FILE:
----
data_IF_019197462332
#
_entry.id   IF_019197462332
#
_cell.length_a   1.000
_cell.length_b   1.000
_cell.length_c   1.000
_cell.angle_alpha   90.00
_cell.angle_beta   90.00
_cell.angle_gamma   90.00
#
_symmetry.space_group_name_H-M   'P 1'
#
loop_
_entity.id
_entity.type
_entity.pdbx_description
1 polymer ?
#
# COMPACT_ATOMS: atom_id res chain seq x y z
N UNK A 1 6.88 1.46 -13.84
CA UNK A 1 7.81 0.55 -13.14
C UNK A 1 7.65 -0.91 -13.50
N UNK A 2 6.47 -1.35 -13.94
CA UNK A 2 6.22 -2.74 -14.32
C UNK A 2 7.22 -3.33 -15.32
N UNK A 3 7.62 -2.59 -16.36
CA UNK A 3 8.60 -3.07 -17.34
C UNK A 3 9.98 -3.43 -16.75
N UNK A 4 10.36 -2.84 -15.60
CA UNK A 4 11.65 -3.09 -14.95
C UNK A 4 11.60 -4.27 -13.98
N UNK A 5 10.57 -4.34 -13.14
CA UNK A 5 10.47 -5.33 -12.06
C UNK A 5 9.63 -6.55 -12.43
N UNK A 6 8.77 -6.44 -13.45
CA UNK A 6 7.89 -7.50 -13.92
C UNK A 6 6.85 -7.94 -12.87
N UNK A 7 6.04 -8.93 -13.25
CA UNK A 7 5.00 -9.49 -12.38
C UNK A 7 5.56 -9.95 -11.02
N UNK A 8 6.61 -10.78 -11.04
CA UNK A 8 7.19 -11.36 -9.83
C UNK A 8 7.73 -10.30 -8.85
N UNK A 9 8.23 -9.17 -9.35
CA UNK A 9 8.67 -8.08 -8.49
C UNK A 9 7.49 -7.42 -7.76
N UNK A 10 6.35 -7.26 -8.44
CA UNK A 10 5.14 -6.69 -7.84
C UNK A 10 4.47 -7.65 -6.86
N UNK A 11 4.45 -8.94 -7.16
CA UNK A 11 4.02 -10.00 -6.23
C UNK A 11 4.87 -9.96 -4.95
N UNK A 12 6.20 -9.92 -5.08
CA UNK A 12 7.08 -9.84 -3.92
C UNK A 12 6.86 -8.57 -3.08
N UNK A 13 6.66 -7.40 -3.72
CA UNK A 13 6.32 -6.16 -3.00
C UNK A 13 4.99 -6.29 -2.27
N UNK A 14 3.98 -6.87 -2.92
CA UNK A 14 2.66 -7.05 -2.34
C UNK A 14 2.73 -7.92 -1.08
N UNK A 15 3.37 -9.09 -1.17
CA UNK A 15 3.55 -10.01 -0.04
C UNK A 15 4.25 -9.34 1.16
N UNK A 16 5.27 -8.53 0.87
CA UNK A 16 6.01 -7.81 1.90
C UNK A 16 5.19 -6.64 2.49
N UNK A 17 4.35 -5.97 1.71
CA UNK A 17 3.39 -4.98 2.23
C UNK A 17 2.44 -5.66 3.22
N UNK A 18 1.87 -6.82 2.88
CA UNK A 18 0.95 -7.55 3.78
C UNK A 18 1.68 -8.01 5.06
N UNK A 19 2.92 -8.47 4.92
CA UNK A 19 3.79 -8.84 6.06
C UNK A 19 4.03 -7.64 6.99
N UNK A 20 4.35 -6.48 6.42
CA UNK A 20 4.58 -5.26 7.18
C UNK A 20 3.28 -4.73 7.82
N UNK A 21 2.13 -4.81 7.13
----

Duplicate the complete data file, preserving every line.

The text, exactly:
data_IF_019197462332
#
_entry.id   IF_019197462332
#
_cell.length_a   1.000
_cell.length_b   1.000
_cell.length_c   1.000
_cell.angle_alpha   90.00
_cell.angle_beta   90.00
_cell.angle_gamma   90.00
#
_symmetry.space_group_name_H-M   'P 1'
#
loop_
_entity.id
_entity.type
_entity.pdbx_description
1 polymer ?
#
# COMPACT_ATOMS: atom_id res chain seq x y z
N UNK A 1 6.88 1.46 -13.84
CA UNK A 1 7.81 0.55 -13.14
C UNK A 1 7.65 -0.91 -13.50
N UNK A 2 6.47 -1.35 -13.94
CA UNK A 2 6.22 -2.74 -14.32
C UNK A 2 7.22 -3.33 -15.32
N UNK A 3 7.62 -2.59 -16.36
CA UNK A 3 8.60 -3.07 -17.34
C UNK A 3 9.98 -3.43 -16.75
N UNK A 4 10.36 -2.84 -15.60
CA UNK A 4 11.65 -3.09 -14.95
C UNK A 4 11.60 -4.27 -13.98
N UNK A 5 10.57 -4.34 -13.14
CA UNK A 5 10.47 -5.33 -12.06
C UNK A 5 9.63 -6.55 -12.43
N UNK A 6 8.77 -6.44 -13.45
CA UNK A 6 7.89 -7.50 -13.92
C UNK A 6 6.85 -7.94 -12.87
N UNK A 7 6.04 -8.93 -13.25
CA UNK A 7 5.00 -9.49 -12.38
C UNK A 7 5.56 -9.95 -11.02
N UNK A 8 6.61 -10.78 -11.04
CA UNK A 8 7.19 -11.36 -9.83
C UNK A 8 7.73 -10.30 -8.85
N UNK A 9 8.23 -9.17 -9.35
CA UNK A 9 8.67 -8.08 -8.49
C UNK A 9 7.49 -7.42 -7.76
N UNK A 10 6.35 -7.26 -8.44
CA UNK A 10 5.14 -6.69 -7.84
C UNK A 10 4.47 -7.65 -6.86
N UNK A 11 4.45 -8.94 -7.16
CA UNK A 11 4.02 -10.00 -6.23
C UNK A 11 4.87 -9.96 -4.95
N UNK A 12 6.20 -9.92 -5.08
CA UNK A 12 7.08 -9.84 -3.92
C UNK A 12 6.86 -8.57 -3.08
N UNK A 13 6.66 -7.40 -3.72
CA UNK A 13 6.32 -6.16 -3.00
C UNK A 13 4.99 -6.29 -2.27
N UNK A 14 3.98 -6.87 -2.92
CA UNK A 14 2.66 -7.05 -2.34
C UNK A 14 2.73 -7.92 -1.08
N UNK A 15 3.37 -9.09 -1.17
CA UNK A 15 3.55 -10.01 -0.04
C UNK A 15 4.25 -9.34 1.16
N UNK A 16 5.27 -8.53 0.87
CA UNK A 16 6.01 -7.81 1.90
C UNK A 16 5.19 -6.64 2.49
N UNK A 17 4.35 -5.97 1.71
CA UNK A 17 3.39 -4.98 2.23
C UNK A 17 2.44 -5.66 3.22
N UNK A 18 1.87 -6.82 2.88
CA UNK A 18 0.95 -7.55 3.78
C UNK A 18 1.68 -8.01 5.06
N UNK A 19 2.92 -8.47 4.92
CA UNK A 19 3.79 -8.84 6.06
C UNK A 19 4.03 -7.64 6.99
N UNK A 20 4.35 -6.48 6.42
CA UNK A 20 4.58 -5.26 7.18
C UNK A 20 3.28 -4.73 7.82
N UNK A 21 2.13 -4.81 7.13